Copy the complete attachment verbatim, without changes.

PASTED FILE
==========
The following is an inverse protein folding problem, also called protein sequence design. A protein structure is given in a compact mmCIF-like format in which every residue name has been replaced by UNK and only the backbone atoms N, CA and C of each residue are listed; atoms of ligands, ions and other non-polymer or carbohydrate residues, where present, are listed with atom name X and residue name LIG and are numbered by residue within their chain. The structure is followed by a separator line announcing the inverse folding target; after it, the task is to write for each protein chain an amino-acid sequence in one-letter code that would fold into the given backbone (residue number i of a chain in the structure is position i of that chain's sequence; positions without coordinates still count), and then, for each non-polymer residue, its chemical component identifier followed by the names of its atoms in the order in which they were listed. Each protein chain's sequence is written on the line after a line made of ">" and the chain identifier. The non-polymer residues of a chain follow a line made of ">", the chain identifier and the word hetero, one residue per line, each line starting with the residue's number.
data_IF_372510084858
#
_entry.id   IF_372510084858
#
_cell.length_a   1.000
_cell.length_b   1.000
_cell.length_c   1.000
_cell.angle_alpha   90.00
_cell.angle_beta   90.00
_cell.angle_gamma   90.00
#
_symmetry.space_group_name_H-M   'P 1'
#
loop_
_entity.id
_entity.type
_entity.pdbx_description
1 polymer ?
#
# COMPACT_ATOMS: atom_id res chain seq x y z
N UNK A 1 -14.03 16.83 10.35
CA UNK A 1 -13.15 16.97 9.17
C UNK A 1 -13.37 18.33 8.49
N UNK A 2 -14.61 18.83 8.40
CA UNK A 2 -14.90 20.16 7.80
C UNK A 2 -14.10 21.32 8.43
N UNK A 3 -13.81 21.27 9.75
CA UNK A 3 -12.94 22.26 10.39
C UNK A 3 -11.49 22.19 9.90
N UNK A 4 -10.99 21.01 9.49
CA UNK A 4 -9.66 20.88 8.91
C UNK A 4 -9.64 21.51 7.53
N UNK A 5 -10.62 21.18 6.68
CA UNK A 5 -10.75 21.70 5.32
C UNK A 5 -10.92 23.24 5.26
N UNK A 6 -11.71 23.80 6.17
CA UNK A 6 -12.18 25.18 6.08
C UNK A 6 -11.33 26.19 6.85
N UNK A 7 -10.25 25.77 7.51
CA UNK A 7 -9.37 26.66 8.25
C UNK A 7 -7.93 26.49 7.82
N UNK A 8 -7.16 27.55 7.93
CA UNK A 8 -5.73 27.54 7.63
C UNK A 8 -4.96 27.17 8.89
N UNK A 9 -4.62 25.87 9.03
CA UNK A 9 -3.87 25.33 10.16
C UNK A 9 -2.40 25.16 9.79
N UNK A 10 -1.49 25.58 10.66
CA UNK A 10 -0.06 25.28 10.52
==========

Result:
The following is an inverse protein folding problem, also called protein sequence design. A protein structure is given in a compact mmCIF-like format in which every residue name has been replaced by UNK and only the backbone atoms N, CA and C of each residue are listed; atoms of ligands, ions and other non-polymer or carbohydrate residues, where present, are listed with atom name X and residue name LIG and are numbered by residue within their chain. The structure is followed by a separator line announcing the inverse folding target; after it, the task is to write for each protein chain an amino-acid sequence in one-letter code that would fold into the given backbone (residue number i of a chain in the structure is position i of that chain's sequence; positions without coordinates still count), and then, for each non-polymer residue, its chemical component identifier followed by the names of its atoms in the order in which they were listed. Each protein chain's sequence is written on the line after a line made of ">" and the chain identifier. The non-polymer residues of a chain follow a line made of ">", the chain identifier and the word hetero, one residue per line, each line starting with the residue's number.
data_IF_372510084858
#
_entry.id   IF_372510084858
#
_cell.length_a   1.000
_cell.length_b   1.000
_cell.length_c   1.000
_cell.angle_alpha   90.00
_cell.angle_beta   90.00
_cell.angle_gamma   90.00
#
_symmetry.space_group_name_H-M   'P 1'
#
loop_
_entity.id
_entity.type
_entity.pdbx_description
1 polymer ?
#
# COMPACT_ATOMS: atom_id res chain seq x y z
N UNK A 1 -14.03 16.83 10.35
CA UNK A 1 -13.15 16.97 9.17
C UNK A 1 -13.37 18.33 8.49
N UNK A 2 -14.61 18.83 8.40
CA UNK A 2 -14.90 20.16 7.80
C UNK A 2 -14.10 21.32 8.43
N UNK A 3 -13.81 21.27 9.75
CA UNK A 3 -12.94 22.26 10.39
C UNK A 3 -11.49 22.19 9.90
N UNK A 4 -10.99 21.01 9.49
CA UNK A 4 -9.66 20.88 8.91
C UNK A 4 -9.64 21.51 7.53
N UNK A 5 -10.62 21.18 6.68
CA UNK A 5 -10.75 21.70 5.32
C UNK A 5 -10.92 23.24 5.26
N UNK A 6 -11.71 23.80 6.17
CA UNK A 6 -12.18 25.18 6.08
C UNK A 6 -11.33 26.19 6.85
N UNK A 7 -10.25 25.77 7.51
CA UNK A 7 -9.37 26.66 8.25
C UNK A 7 -7.93 26.49 7.82
N UNK A 8 -7.16 27.55 7.93
CA UNK A 8 -5.73 27.54 7.63
C UNK A 8 -4.96 27.17 8.89
N UNK A 9 -4.62 25.87 9.03
CA UNK A 9 -3.87 25.33 10.16
C UNK A 9 -2.40 25.16 9.79
N UNK A 10 -1.49 25.58 10.66
CA UNK A 10 -0.06 25.28 10.52